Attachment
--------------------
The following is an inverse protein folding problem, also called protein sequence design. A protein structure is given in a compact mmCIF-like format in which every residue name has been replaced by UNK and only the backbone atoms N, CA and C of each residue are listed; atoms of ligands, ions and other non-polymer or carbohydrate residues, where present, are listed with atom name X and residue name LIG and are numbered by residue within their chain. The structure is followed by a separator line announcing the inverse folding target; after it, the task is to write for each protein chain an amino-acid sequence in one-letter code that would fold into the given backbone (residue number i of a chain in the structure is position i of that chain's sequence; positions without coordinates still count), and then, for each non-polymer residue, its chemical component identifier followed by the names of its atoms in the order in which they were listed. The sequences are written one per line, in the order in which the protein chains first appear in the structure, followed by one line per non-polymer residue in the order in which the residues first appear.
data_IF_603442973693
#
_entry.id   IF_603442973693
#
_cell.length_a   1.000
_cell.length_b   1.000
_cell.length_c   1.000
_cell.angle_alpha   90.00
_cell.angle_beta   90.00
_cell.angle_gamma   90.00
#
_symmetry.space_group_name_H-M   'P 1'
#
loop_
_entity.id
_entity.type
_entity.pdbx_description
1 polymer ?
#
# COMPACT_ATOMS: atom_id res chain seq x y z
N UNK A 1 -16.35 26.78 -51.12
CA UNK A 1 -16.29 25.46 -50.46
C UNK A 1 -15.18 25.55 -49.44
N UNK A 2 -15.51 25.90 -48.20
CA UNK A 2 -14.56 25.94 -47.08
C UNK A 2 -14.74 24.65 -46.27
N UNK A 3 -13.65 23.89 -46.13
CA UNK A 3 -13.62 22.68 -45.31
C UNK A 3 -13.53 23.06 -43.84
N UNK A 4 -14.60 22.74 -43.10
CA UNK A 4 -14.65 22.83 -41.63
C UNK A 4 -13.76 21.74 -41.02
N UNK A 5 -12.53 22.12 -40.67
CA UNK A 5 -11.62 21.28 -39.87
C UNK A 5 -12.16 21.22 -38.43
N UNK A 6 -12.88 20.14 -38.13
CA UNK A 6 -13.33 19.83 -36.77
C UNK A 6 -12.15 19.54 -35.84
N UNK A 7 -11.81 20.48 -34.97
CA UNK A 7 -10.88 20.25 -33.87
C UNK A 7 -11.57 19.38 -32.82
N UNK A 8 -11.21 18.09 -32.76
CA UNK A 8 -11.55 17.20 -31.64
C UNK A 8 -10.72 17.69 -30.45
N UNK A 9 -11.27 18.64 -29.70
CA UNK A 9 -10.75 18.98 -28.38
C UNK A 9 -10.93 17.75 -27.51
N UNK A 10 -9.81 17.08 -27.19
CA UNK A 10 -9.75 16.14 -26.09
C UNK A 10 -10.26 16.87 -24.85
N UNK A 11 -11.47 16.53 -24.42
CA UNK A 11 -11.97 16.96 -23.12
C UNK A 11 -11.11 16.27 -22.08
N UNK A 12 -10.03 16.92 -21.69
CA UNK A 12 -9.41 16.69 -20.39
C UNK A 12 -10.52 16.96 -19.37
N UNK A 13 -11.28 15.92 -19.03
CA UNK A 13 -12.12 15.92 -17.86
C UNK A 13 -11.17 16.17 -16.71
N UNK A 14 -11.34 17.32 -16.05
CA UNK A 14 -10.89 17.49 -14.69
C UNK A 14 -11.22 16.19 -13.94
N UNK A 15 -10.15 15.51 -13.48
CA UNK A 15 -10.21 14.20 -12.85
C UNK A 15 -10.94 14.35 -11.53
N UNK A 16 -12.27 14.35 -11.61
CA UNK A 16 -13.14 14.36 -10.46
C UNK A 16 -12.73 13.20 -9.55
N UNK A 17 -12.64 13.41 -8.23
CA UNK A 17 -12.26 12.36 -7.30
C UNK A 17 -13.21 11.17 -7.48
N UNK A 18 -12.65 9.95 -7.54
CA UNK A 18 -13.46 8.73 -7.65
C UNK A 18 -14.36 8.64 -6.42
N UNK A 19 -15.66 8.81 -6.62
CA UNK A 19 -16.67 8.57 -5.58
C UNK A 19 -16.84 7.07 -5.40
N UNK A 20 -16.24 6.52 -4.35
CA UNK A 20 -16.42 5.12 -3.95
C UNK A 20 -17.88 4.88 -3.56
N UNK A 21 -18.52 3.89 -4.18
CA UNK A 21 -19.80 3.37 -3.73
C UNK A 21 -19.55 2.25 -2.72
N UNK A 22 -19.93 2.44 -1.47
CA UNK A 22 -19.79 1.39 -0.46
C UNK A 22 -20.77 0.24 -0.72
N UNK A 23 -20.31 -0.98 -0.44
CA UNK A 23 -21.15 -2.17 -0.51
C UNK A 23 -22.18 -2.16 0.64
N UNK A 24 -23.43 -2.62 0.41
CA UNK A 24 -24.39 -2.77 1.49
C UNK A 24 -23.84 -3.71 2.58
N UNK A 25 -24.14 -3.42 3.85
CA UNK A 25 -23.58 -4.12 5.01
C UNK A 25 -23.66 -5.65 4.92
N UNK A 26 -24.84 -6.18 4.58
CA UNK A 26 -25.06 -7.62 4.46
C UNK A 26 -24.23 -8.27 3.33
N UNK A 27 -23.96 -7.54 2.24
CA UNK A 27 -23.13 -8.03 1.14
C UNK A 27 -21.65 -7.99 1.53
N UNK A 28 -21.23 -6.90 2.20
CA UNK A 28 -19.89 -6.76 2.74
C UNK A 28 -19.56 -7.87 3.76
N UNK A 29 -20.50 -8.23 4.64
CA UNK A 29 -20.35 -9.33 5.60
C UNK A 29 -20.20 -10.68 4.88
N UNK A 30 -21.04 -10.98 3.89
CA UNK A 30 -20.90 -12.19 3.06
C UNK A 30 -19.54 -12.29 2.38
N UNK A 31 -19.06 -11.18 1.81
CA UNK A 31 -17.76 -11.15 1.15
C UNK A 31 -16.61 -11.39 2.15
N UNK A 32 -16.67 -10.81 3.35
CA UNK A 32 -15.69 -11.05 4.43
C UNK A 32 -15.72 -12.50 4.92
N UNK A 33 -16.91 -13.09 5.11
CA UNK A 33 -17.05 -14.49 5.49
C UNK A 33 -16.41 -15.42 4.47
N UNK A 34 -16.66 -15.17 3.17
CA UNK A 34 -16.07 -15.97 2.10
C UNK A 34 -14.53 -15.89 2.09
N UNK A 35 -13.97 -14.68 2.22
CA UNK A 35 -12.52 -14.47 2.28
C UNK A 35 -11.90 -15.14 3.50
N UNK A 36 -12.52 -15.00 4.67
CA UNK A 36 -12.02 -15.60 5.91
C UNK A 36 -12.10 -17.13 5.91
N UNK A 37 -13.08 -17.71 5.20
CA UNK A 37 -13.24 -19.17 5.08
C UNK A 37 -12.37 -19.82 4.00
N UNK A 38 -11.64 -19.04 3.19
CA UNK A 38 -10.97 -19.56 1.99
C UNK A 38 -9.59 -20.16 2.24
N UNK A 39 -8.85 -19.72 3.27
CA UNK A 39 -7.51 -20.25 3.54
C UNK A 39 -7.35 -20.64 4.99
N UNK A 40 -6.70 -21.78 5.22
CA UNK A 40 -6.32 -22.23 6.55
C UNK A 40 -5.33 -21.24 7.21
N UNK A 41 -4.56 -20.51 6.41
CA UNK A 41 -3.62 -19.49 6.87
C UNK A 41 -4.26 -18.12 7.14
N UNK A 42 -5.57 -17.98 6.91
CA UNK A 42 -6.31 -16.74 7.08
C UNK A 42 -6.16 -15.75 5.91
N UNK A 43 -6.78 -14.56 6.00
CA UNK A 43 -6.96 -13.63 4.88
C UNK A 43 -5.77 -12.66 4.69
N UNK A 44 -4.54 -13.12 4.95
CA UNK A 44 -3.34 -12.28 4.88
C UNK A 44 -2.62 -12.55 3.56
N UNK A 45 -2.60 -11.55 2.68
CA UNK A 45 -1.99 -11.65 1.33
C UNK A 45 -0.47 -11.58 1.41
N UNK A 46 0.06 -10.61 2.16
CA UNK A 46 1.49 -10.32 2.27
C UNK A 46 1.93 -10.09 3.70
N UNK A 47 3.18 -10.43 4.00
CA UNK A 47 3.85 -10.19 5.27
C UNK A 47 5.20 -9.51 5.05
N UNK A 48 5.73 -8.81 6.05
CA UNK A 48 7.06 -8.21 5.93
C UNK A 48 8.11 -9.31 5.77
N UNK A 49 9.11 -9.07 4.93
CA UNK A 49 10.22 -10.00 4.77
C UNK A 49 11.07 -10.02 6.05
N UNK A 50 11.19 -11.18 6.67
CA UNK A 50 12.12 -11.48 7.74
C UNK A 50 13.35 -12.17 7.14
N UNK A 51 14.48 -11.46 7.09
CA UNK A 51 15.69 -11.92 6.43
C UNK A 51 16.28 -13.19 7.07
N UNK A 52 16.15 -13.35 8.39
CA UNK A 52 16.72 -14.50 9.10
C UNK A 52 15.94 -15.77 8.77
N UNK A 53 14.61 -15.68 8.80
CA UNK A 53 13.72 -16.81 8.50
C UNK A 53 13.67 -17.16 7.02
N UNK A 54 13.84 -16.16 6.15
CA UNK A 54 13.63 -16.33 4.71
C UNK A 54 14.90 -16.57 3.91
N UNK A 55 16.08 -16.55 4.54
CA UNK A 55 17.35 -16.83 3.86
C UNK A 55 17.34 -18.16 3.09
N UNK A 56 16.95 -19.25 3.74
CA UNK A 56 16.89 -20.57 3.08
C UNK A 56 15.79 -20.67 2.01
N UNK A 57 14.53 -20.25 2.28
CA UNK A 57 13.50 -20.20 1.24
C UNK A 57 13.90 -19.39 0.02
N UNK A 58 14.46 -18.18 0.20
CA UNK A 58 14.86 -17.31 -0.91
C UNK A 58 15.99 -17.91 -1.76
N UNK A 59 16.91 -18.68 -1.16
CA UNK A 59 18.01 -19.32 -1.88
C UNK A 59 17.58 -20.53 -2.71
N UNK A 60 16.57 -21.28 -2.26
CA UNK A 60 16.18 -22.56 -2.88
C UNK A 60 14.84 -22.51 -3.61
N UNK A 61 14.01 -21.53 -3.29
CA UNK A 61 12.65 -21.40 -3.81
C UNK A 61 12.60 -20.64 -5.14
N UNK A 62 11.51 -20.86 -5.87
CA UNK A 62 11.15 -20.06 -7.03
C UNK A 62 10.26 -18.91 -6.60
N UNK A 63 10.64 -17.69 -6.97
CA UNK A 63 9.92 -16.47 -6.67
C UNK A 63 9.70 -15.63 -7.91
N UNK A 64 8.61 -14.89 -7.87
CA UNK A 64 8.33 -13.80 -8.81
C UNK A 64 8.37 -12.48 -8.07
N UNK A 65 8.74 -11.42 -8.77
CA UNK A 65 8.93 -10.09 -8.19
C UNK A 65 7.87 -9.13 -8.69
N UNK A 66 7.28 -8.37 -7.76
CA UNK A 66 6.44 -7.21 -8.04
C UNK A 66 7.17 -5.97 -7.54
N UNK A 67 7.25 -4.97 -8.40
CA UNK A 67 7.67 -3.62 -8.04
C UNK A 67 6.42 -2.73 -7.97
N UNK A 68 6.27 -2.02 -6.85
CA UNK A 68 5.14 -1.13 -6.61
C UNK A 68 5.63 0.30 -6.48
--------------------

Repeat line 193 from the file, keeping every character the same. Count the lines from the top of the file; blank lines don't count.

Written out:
N UNK A 58 14.46 -18.18 0.20